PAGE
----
ENAHORO, P.,  How to be a Nigerian, Ibadan: Spectrum  Books Ltd., 1998. 

EZEANI, G., Rdeeming Nigeria Through Massist Ideology, Yola: Juddy Best Publishers, 1987.

GIDDON, A., Capitalism and Modern Social Theory, New York: Cambridge University Press, 1971.

NWALA, T., Nigeria: Path to Unity and Stability, Nsukka: Niger Books and Publishing Co. Ltd., 1997.

NWOKO, M., Basic World Political Theories, Owerri: Claretian Institute of Philosophy, 1988. 

OJUKWU, E., Because I am Involved, Ibadan: Spectrum Books Ltd, 1989.

OKOLO. C., Squandermania Mentality: Reflections on Nigerian Culture, Nsukka: University Trust Publishers, 1994.

OMOREGBE, J., Knowing Philosophy, Lagos: Joja Educational Research and Publishers Ltd., 1990.

PADMORE, G., Pan-Africanism or Communism, New York: Anchor Books Doubleday and Com. Inc., 1972.

RUSSELL, B., History of Western Philosophy, London: Unwin Paper Backs, 1979.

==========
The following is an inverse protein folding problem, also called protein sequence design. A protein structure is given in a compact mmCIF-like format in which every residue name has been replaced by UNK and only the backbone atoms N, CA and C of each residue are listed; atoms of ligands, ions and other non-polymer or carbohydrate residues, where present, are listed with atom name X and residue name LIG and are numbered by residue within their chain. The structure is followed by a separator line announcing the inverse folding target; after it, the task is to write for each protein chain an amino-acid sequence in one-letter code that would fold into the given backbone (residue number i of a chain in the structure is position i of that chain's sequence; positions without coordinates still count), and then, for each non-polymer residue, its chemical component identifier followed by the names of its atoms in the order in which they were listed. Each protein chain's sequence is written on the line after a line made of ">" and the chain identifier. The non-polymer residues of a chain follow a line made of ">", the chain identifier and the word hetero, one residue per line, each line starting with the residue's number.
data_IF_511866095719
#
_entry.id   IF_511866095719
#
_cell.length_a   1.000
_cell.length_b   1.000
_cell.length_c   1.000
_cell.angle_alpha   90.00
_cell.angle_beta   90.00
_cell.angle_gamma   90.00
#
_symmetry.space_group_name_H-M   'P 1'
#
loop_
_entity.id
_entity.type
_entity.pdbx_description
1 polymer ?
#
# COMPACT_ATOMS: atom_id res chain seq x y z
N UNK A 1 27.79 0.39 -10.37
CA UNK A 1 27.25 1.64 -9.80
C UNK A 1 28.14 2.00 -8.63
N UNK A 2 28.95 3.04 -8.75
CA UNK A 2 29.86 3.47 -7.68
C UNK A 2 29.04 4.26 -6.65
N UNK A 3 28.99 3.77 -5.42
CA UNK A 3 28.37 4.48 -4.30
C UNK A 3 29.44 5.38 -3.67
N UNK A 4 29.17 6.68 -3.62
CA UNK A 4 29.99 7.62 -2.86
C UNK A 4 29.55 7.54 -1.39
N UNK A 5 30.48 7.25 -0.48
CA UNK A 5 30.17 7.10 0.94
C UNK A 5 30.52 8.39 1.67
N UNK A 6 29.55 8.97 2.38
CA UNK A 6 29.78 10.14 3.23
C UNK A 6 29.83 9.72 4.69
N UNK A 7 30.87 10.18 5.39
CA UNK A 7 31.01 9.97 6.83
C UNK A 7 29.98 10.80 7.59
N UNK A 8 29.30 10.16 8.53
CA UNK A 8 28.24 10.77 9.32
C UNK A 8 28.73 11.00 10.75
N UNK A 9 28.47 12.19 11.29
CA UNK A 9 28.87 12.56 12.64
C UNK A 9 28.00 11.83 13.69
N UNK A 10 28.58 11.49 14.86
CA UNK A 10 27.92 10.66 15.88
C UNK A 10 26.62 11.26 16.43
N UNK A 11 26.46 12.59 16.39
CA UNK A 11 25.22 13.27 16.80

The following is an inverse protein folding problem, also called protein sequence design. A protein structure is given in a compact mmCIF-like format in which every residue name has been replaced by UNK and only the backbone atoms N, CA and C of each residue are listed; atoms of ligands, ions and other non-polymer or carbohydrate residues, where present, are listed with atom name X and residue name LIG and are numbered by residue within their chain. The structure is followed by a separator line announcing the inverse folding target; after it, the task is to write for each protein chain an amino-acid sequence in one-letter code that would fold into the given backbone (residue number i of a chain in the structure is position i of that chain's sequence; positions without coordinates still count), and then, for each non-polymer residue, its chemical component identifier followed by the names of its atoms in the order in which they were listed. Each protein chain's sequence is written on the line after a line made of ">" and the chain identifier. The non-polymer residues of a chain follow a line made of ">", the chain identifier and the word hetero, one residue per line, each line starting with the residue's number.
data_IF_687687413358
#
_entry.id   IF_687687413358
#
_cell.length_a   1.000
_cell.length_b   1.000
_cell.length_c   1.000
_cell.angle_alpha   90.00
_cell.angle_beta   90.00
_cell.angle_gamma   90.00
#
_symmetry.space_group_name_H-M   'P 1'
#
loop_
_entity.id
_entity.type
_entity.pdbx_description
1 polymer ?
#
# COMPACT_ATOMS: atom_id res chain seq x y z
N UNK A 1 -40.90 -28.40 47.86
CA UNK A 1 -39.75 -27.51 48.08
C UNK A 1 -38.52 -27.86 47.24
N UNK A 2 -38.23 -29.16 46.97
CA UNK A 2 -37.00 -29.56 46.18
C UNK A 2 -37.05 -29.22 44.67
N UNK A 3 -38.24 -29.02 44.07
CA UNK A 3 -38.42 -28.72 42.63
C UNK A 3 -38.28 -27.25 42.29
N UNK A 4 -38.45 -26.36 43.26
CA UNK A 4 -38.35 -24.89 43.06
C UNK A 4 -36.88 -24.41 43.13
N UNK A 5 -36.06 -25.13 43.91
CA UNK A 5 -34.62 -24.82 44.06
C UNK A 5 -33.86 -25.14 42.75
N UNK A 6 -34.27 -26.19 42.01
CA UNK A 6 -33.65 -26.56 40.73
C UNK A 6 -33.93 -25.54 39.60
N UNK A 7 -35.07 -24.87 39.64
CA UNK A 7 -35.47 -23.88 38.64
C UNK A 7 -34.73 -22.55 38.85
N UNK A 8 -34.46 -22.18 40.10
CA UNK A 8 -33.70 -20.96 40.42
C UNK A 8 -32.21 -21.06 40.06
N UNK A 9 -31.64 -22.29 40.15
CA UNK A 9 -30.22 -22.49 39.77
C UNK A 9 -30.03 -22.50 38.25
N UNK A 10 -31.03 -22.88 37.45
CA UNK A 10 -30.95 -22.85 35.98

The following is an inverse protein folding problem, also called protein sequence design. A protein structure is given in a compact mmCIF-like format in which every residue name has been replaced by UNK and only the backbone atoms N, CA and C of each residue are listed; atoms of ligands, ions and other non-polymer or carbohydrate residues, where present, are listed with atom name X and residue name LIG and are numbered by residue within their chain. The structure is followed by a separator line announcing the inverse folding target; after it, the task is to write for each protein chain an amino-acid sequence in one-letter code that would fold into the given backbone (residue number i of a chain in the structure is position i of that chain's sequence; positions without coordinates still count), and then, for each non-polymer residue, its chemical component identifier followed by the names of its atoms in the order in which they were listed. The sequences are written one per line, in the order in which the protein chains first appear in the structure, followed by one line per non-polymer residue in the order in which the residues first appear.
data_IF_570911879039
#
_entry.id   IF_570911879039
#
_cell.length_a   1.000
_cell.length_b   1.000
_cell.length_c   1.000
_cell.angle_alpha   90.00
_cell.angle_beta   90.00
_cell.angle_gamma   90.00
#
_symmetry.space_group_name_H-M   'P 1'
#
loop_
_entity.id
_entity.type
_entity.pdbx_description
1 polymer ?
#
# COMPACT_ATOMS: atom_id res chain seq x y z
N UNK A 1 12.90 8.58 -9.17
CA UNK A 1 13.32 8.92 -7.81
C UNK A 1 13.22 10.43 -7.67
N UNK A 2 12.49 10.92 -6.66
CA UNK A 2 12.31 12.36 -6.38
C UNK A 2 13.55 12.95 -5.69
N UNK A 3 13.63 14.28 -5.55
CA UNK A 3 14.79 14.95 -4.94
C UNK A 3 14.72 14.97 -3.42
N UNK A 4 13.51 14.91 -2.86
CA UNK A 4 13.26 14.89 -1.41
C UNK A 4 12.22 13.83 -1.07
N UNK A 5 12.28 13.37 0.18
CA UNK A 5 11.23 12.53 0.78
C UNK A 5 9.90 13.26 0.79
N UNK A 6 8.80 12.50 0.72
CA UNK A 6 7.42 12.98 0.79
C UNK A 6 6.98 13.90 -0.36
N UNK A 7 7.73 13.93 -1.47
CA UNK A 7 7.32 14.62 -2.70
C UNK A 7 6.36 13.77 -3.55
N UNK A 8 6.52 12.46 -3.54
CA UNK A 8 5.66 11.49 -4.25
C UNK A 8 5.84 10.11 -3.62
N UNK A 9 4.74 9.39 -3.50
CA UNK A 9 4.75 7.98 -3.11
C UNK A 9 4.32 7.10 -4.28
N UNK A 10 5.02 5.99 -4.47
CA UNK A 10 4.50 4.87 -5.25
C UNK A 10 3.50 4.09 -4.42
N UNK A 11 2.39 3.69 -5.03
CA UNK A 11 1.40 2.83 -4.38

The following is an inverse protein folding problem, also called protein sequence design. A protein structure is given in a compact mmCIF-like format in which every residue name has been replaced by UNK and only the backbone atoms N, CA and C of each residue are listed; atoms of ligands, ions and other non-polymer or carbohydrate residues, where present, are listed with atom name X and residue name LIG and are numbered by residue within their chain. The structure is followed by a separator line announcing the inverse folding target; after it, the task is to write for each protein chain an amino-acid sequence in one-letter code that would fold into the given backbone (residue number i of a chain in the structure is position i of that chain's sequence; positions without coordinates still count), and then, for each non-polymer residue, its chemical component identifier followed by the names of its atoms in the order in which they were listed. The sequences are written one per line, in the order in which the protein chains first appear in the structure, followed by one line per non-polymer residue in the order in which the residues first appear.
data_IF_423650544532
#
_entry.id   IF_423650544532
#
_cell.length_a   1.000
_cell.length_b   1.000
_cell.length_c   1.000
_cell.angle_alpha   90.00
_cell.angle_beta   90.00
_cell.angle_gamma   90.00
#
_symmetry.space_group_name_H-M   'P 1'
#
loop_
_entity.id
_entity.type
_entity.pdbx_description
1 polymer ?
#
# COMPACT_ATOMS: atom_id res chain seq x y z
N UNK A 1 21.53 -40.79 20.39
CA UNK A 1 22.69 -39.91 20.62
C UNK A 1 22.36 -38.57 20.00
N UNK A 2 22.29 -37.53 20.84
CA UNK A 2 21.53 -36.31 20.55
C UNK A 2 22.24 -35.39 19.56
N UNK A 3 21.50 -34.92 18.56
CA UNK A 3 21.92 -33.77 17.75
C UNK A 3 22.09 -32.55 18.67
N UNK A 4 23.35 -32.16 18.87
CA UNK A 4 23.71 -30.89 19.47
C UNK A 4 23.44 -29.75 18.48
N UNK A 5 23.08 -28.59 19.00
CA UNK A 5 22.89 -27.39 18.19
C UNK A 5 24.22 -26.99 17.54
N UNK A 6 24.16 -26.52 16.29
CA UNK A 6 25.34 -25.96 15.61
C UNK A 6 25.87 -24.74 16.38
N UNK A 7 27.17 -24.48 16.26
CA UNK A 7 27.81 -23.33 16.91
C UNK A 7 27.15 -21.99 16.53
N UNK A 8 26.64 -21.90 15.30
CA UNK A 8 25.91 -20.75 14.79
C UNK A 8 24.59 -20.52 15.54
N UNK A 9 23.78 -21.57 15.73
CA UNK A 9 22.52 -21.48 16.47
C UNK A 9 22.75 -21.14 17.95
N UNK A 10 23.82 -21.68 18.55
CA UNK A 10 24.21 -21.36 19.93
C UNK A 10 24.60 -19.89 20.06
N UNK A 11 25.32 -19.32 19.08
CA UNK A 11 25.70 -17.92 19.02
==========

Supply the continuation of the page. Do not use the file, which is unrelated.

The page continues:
STUMPH, E., Philosophy: History and Problems, 5th edition, New York: McGraw- Hill, Inc., 1994.

C.   PERIODICALS

AGBESE, D.,  ‘The beautiful bride’ in Newswatch, Nov. 23, Lagos: Newswatch Inc., 1981. 

AKANWA, T. C. ‘The search for a National Ideology’ in    Daily Times, Jan.10, Lagos: Daily Times  Inc., 1977.

AZIKIWE, N., ‘Who says Nigeria has no Ideology” in  Sunday Observer, Dec. 19, Benin City:  Sunday Observer Inc, 1976.

JUKWEY, J., ‘Nigeria needs an Ideology’ in New  Nigerian, Jan 29, Kaduna: New Nigerian  Inc., 1977. 


About the author 
UDEOBA DONALD  C. Is a 400 level public administration student of Chukwuemeka Odumegwu Ojukwu University, Anambra state.